The versatile wooden cabin, ANNA Stay, from the Dutch designer Caspar Schols, has won the internationally acclaimed 2021 Architizer A+Awards Project of the Year Award. The architectural award follows ANNA Stay's selection as the Jury Winner in the Architecture +Living Small category.
Designed for living within the elements through the configuration of its layers, ANNA Stay is a dynamic wooden home in the shape of an open platform, enabling adjustments to its wooden exterior and glass interior to adapt to any occasion, mood, or weather condition.
Living with nature
The idea of ANNA Stay is derived from a desire to live with nature's elements, rather than shielding them off. “It’s primarily about being outside, and about creating a dynamic interaction between yourself, cabin ANNA as your home, and nature,” explains Schols.
The cabin has two different ‘shells’ as outer walls, supported on rails. The inner wall, consisting of a framework of wood and glass, is separated from the roofed, wooden outer wall. By shifting the shells and the glass framework, different setups are possible. “Just as you adjust your clothes to suit the weather, your mood, or the occasion," Schols continues.
ANNA's ability to adapt and change enables its inhabitants to follow their senses. “She gives the freedom to live among an abundance of life, and cultivates a sense of belonging. You become part of everything around you, and I believe that everyone recognizes that feeling deeply from within.” Schols says.
ANNA Stay derives its stability from a unique structure that has its origin in buildings such as railway stations, which rely only on the side walls for structural integrity. That’s where the beautifully craed wooden trusses come from.
For the construction only high quality natural materials are used. The outside is made of sustainable Siberian larch wood. On the inside, birch plywood has been used for high quality and its light colour. Most wood is le untreated and saw dust is used for insulation. The two layers are carried by eight industrial wheels, supported on rails.
ANNA Stay comes with an indoor bathroom with shower and separate flush toilet, a fully furnished kitchen and plenty of storage space. A bathtub is integrated in the floor area. ANNA provides room for up to 2 king-size beds. ANNA Stay can be equipped with a central heating installation. The cabin is also available in a self-sufficient off-grid version including a fire heated boiler, a solar energy system and water waste treatment system.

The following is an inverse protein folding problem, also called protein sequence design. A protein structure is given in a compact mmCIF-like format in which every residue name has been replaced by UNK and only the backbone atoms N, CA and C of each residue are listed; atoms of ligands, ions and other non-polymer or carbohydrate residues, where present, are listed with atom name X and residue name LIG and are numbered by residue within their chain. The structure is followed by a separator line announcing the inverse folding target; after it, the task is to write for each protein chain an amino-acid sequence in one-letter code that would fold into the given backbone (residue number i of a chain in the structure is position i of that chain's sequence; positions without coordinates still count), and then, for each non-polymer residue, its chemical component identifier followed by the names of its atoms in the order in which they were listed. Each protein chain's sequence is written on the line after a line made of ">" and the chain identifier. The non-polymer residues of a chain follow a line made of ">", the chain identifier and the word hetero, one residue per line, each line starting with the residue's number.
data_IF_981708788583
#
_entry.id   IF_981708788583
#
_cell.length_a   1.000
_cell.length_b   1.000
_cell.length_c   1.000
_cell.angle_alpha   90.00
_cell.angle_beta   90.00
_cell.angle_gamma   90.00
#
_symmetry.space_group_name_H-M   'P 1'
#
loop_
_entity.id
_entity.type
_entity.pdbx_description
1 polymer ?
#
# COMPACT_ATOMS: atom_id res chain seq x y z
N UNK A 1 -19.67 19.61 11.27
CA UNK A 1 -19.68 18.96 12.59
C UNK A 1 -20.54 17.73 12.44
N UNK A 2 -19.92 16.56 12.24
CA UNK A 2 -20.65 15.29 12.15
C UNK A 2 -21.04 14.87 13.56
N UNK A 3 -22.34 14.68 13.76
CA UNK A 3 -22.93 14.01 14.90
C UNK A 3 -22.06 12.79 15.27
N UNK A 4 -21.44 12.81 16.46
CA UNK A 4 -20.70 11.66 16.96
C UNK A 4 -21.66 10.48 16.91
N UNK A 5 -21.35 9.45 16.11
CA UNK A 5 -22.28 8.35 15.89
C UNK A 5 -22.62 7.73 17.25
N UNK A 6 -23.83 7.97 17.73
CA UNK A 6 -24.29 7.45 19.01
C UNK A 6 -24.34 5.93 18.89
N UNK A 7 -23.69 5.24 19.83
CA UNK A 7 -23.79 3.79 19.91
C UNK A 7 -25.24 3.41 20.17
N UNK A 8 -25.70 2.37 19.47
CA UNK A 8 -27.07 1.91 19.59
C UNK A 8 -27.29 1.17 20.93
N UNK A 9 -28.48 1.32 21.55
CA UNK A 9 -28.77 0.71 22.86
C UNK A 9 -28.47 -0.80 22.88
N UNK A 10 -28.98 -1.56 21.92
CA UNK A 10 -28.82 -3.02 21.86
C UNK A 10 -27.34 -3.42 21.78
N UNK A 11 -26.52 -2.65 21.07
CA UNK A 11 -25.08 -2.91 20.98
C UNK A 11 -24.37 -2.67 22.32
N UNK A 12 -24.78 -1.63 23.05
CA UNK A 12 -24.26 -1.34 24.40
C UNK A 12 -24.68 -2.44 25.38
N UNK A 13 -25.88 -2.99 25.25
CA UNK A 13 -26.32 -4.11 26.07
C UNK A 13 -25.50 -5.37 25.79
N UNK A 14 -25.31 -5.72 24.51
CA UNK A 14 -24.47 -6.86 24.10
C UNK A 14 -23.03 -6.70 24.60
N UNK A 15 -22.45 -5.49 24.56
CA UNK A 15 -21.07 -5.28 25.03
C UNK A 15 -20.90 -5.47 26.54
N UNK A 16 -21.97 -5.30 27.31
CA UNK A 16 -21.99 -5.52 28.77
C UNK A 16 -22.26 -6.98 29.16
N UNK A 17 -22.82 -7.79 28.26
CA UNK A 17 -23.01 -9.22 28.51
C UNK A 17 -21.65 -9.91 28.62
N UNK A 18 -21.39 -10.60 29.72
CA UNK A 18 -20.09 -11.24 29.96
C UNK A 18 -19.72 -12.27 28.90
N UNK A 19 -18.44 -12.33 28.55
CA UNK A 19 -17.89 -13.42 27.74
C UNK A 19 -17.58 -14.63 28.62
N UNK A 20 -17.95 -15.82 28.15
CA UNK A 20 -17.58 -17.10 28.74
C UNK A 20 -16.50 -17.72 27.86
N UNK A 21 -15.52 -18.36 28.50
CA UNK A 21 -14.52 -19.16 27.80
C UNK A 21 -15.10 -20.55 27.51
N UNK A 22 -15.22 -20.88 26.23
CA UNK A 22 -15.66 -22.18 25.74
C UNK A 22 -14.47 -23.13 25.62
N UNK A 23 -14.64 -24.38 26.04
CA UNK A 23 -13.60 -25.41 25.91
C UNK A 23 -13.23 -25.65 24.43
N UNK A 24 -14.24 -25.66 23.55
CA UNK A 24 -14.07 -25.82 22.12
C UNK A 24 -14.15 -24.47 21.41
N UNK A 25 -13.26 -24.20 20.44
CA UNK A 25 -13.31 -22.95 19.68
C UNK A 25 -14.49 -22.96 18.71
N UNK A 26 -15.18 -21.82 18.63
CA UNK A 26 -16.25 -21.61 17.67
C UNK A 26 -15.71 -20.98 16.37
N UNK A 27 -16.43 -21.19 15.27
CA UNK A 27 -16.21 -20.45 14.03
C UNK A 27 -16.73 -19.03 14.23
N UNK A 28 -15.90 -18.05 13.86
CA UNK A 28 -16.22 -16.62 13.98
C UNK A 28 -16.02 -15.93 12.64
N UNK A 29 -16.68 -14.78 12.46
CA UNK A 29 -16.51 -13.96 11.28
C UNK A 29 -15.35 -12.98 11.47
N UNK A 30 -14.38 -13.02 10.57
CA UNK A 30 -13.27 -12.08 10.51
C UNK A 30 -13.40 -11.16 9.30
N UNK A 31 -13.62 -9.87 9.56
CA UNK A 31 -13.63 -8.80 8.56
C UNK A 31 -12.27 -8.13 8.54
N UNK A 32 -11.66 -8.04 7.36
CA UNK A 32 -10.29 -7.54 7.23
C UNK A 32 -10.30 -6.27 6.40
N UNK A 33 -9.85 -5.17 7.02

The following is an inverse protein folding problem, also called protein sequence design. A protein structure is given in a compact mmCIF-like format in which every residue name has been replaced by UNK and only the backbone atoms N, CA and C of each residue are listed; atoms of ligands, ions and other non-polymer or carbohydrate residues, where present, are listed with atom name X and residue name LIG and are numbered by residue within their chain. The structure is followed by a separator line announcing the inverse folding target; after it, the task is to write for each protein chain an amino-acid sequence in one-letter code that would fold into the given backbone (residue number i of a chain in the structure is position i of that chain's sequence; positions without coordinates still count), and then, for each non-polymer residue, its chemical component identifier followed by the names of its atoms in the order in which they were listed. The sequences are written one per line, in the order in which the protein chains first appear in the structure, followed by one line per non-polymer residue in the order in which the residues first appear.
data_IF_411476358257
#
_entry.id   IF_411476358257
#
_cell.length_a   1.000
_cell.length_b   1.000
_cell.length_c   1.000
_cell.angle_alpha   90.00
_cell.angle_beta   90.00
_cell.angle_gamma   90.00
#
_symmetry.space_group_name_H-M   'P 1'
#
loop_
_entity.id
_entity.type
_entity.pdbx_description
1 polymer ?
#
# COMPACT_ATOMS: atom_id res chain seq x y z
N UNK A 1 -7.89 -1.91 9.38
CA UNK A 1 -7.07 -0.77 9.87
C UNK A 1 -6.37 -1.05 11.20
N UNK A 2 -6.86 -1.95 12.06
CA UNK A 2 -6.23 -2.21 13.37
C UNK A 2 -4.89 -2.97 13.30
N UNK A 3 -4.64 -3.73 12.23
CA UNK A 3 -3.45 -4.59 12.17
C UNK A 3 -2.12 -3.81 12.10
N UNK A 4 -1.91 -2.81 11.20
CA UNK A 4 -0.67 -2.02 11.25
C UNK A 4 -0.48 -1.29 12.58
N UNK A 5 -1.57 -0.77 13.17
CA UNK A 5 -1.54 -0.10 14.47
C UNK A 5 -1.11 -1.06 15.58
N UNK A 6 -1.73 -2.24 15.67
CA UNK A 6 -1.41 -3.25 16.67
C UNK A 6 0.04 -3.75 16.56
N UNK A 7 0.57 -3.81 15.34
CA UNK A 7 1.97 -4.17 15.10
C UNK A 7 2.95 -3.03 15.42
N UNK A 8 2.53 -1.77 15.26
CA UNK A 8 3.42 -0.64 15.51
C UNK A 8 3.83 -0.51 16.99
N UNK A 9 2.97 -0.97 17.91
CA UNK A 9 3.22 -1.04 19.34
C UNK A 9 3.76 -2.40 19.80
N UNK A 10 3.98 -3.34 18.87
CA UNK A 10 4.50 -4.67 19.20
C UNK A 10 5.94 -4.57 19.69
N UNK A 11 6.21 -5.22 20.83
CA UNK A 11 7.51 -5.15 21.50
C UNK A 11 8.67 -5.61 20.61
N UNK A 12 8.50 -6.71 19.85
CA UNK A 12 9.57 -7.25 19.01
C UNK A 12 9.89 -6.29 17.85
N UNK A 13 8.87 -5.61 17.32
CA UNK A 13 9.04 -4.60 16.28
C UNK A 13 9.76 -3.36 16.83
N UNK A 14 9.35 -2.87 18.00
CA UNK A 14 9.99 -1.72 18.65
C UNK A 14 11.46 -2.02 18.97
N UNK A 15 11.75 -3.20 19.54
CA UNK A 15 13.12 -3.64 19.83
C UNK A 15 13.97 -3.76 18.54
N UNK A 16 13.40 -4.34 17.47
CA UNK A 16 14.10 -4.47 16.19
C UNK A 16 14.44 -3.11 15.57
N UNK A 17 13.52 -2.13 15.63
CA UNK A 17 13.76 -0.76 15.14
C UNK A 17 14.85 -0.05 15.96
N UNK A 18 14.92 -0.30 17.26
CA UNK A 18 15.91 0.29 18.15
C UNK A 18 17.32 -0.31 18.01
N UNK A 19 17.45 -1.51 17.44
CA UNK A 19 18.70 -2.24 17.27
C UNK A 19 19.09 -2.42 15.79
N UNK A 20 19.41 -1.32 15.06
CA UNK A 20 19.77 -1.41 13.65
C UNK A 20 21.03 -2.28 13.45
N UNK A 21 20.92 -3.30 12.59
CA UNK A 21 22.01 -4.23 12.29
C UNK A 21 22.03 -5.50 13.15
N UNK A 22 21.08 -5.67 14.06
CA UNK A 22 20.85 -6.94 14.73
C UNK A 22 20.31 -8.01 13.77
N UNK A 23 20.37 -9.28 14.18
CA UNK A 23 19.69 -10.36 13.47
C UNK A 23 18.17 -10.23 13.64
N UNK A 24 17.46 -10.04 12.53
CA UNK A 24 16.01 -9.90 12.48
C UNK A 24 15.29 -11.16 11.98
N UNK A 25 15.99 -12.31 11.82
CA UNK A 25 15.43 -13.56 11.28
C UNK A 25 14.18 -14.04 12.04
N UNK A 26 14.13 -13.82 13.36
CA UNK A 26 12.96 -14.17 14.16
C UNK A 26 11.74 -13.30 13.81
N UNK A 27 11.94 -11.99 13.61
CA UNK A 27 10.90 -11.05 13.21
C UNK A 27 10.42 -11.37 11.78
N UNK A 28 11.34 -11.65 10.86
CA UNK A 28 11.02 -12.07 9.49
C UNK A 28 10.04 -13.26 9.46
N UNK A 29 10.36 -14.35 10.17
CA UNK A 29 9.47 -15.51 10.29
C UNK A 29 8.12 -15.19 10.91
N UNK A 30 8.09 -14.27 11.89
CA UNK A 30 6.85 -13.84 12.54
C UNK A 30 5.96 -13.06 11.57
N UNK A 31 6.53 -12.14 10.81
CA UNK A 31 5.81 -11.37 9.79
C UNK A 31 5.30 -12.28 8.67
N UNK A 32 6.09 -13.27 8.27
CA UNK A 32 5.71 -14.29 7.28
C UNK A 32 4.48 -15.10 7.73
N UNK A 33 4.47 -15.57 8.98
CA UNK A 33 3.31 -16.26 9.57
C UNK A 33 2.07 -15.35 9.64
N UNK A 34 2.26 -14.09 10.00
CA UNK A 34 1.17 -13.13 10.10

The cabin is manufactured to minimize time on-site. On-site work is done by an electric spider crane. The whole cabin can be remounted and relocated any time. In flatpack ANNA Stay can technically be built at any location in the world.
Due to its quick assembly it is suitable for the most secluded areas. The cabin is surprisingly light so, in most cases, does not need a foundation. Some soil types may require a screw foundation.
ANNA Stay is a reproducible cabin that can be flexibly assembled and disassembled anywhere in the world. The cabin is designed so that it can be delivered either in one piece or as a flatpack fitted in a container.
About ANNA Stay
Without any architectural education, Schols began his project in 2016 after his mother asked him to design a cabin. Schols was looking for a concept to create a dynamic connection between man, nature, and home. For his mother, he envisioned a flexible space where she could read or paint, organize family dinners, and where her grandchildren could visit and put on theatre performances. The original design has been further developed in ANNA Stay, aimed at short- or long-term occupancy.
About Caspar Schols
After graduating high school, Caspar Schols obtained a BSc and a MSc in Physics from the University of Amsterdam, working in his final year of the masters program on research at chip-manufacturer ASML (2015). That same year, he was selected to follow the introduction year at Gerrit Rietveld Academy of Arts.
In 2016, Schols designed and built Garden House for his mother. Publicity surrounding Garden House led to a number of award nominations, including the Dirk Roosenburg award (Eindhoven), Radical Innovation Awards (New York), and the Dezeen small building of the year award (London). The first cabin became the top-3 most popular architectural projects of 2017 in the Netherlands. Around that same time, he was awarded a scholarship to study at the Architectural Association in London (2016- 2019). He currently works on a number of art and architectural projects, Cabin ANNA among them.